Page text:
newly created scenes are then stored in a ‘Library’, the contents of which is
displayed on the screen.
The next stage is to
preview the scenes and drag and drop the ones you want to use from the Library
onto the ‘Storyboard’. Once there each scene can be ‘trimmed’ or ‘split’ into
several clips. Aim to reduce each clipped scene to 10 seconds or less, unless
something really interesting is happening. At this stage you can afford to be
really brutal; don’t worry, you can go back and change your mind as many times
as you like as the scenes in the Library remain intact no matter how much they
are chopped about on the Storyboard.
Scene transitions are
dragged and dropped from an ‘effects’ library into the spaces between scenes on
the storyboard. Both programs spoil you for choice with dozens of fancy swirls
and twirls but if over-used your movie will take forever to render and end up
looking like a dog’s dinner. Use them sparingly, stick with basic ‘cuts’ between
linked scenes and only use simple wipes and fades to signify a change of
location or the passage of time.
Both programs come with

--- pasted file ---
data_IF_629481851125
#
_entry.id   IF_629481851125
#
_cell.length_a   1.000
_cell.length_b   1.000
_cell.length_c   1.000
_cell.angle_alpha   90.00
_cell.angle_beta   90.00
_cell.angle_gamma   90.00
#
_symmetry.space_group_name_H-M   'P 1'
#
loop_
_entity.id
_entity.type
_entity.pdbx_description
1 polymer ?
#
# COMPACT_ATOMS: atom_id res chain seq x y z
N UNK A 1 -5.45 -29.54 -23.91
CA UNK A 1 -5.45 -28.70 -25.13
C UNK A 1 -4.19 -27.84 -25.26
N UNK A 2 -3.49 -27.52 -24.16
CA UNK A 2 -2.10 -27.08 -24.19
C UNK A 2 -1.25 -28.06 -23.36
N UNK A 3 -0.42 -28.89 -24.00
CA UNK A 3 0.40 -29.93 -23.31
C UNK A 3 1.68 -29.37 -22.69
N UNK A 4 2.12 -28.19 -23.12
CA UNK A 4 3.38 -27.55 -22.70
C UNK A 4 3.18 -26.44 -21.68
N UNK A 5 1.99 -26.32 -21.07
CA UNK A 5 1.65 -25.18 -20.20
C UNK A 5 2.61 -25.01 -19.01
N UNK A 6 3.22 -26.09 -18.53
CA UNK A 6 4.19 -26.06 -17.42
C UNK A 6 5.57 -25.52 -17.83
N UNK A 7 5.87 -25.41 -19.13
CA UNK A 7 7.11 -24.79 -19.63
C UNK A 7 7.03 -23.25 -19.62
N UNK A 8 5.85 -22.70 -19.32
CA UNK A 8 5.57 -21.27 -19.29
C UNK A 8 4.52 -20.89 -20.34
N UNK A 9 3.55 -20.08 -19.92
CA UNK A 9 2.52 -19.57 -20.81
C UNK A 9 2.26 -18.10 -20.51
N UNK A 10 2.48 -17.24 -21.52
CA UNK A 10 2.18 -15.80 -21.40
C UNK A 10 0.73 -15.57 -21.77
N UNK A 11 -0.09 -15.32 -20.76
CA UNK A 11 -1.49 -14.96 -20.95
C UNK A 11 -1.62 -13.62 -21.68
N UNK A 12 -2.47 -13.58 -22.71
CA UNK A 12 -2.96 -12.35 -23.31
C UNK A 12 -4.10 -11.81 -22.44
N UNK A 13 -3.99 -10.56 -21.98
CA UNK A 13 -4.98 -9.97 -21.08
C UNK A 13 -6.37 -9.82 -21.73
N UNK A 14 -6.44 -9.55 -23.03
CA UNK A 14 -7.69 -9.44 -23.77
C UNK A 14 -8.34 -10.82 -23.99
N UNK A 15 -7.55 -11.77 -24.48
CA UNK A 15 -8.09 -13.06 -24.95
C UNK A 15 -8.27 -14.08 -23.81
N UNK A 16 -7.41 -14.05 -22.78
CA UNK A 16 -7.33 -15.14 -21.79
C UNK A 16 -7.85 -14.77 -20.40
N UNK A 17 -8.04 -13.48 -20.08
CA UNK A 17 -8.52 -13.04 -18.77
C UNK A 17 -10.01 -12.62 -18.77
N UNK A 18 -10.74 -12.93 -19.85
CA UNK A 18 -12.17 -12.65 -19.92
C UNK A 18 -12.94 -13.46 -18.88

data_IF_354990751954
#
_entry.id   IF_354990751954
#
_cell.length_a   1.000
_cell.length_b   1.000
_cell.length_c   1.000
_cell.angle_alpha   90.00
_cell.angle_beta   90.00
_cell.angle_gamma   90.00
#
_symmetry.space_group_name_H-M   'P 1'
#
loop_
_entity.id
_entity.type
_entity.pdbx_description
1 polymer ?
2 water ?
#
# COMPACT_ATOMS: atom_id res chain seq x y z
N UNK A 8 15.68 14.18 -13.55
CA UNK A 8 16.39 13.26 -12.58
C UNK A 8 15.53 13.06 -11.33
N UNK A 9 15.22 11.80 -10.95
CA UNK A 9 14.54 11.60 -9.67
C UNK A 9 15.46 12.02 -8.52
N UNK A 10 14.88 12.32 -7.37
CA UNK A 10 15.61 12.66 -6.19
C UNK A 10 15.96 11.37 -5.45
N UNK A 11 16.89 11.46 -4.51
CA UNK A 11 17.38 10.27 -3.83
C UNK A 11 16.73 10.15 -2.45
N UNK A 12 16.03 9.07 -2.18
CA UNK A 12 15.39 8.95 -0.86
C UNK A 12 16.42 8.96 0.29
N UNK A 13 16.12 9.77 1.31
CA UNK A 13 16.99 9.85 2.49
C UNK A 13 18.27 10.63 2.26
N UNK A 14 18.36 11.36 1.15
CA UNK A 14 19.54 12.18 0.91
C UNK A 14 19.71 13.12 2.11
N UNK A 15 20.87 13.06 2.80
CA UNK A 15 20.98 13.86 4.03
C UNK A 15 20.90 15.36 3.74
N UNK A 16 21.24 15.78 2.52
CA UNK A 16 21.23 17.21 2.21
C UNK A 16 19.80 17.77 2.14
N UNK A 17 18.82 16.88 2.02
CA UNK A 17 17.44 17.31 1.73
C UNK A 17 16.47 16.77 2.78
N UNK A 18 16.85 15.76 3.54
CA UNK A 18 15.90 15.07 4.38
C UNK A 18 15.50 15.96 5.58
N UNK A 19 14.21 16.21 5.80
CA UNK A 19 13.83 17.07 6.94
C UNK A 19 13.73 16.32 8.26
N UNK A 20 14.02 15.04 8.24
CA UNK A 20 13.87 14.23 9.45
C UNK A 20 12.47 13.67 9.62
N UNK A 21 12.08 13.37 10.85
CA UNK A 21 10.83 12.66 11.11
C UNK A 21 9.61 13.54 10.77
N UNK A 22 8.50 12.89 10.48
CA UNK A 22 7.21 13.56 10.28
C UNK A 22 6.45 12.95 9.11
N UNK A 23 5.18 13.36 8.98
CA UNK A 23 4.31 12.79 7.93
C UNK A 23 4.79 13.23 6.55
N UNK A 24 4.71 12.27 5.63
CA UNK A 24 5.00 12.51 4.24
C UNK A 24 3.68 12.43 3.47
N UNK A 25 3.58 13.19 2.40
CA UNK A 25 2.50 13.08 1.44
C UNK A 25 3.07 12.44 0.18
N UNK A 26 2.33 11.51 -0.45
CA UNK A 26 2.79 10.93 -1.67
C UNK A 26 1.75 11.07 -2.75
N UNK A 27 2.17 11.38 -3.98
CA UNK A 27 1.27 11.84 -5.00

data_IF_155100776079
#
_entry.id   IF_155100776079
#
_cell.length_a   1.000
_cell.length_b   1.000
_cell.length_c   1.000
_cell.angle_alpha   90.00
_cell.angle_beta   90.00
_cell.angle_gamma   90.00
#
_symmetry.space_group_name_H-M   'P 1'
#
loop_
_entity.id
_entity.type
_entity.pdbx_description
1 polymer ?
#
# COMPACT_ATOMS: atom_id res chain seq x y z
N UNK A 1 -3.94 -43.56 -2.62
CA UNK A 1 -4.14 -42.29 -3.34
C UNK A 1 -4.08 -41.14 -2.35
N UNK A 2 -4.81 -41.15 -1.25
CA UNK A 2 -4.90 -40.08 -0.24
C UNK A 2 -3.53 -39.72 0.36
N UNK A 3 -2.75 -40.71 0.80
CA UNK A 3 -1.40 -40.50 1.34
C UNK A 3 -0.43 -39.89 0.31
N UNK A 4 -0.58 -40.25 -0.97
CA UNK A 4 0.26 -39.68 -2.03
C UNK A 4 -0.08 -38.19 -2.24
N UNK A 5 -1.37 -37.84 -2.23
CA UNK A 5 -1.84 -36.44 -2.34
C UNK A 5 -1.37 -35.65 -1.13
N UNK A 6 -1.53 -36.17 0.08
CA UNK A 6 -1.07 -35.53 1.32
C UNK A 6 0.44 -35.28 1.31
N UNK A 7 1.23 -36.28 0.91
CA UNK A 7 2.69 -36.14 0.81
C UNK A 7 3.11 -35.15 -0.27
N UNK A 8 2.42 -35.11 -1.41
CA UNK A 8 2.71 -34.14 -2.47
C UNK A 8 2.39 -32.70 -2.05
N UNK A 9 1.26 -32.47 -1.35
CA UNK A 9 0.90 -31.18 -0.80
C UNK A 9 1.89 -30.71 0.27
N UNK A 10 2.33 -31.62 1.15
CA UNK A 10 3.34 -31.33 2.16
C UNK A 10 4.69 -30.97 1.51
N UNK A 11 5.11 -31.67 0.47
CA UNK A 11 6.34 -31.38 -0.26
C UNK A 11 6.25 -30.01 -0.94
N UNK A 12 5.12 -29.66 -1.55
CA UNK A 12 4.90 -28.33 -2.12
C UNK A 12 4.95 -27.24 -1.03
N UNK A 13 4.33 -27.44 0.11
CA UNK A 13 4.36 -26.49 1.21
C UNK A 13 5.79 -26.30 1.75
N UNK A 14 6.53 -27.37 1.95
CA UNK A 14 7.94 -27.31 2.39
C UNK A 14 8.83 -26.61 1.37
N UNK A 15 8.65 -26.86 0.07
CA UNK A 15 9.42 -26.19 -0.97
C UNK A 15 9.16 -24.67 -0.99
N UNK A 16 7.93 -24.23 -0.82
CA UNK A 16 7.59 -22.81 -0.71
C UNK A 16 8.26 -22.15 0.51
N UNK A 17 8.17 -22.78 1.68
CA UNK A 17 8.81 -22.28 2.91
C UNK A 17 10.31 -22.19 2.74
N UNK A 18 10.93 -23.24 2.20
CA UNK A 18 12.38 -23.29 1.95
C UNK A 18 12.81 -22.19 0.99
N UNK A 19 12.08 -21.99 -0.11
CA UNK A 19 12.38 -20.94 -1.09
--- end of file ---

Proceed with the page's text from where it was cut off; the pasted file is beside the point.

lots of ready made templates for titles and end credits – just drag and drop the
ones you want from a library into the storyboard -- but you’ll find it much more
satisfying to create your own using the programs built in title editors. Editing
sound is easy too but for your first few attempts I would stick with the
original recording’s soundtrack that accompanies each scene or clip or just add
a simple spoken commentary or some background music.
Finally, view a
full-screen preview and when you are happy with your movie set the chapter
thumbnails and add a DVD menu from the template library. Rendering can be a very
slow business and may take several hours, depending on the length of the movie,
how many effects and transitions you’ve used and your PC’s specification. Once
that has finished both programs will then automatically proceed to the disc
burning stage, which on most recent PCs should only take a few minutes. If you
are pleased with your effort don’t forget to run off an extra copy or two for
friends and relatives before you delete the master movie files from your PC to
make room for your next production.
Next week – Mobile memory
Small still image, ‘grabbed’ from the start of each scene,
used to illustrate DVD chapter menus
TRIM AND SPLIT
Basic editing techniques for removing the dull bits at the
beginning and end of scenes and chopping out mistakes by creating two or more
clips from a single scene
Representation of a movie as a series of thumbnail images
showing the start of each scene
TIP OF THE WEEK
Video editing programs are hugely complex applications and
can really put a strain on your computer hardware and operating system, pushing
both to their limits so crashes and lockups are not uncommon. It is vitally
important that you get into the habit of saving your project every 15 to 20
minutes otherwise when the inevitable happens you will end loosing your work and
wasting a lot of time and effort.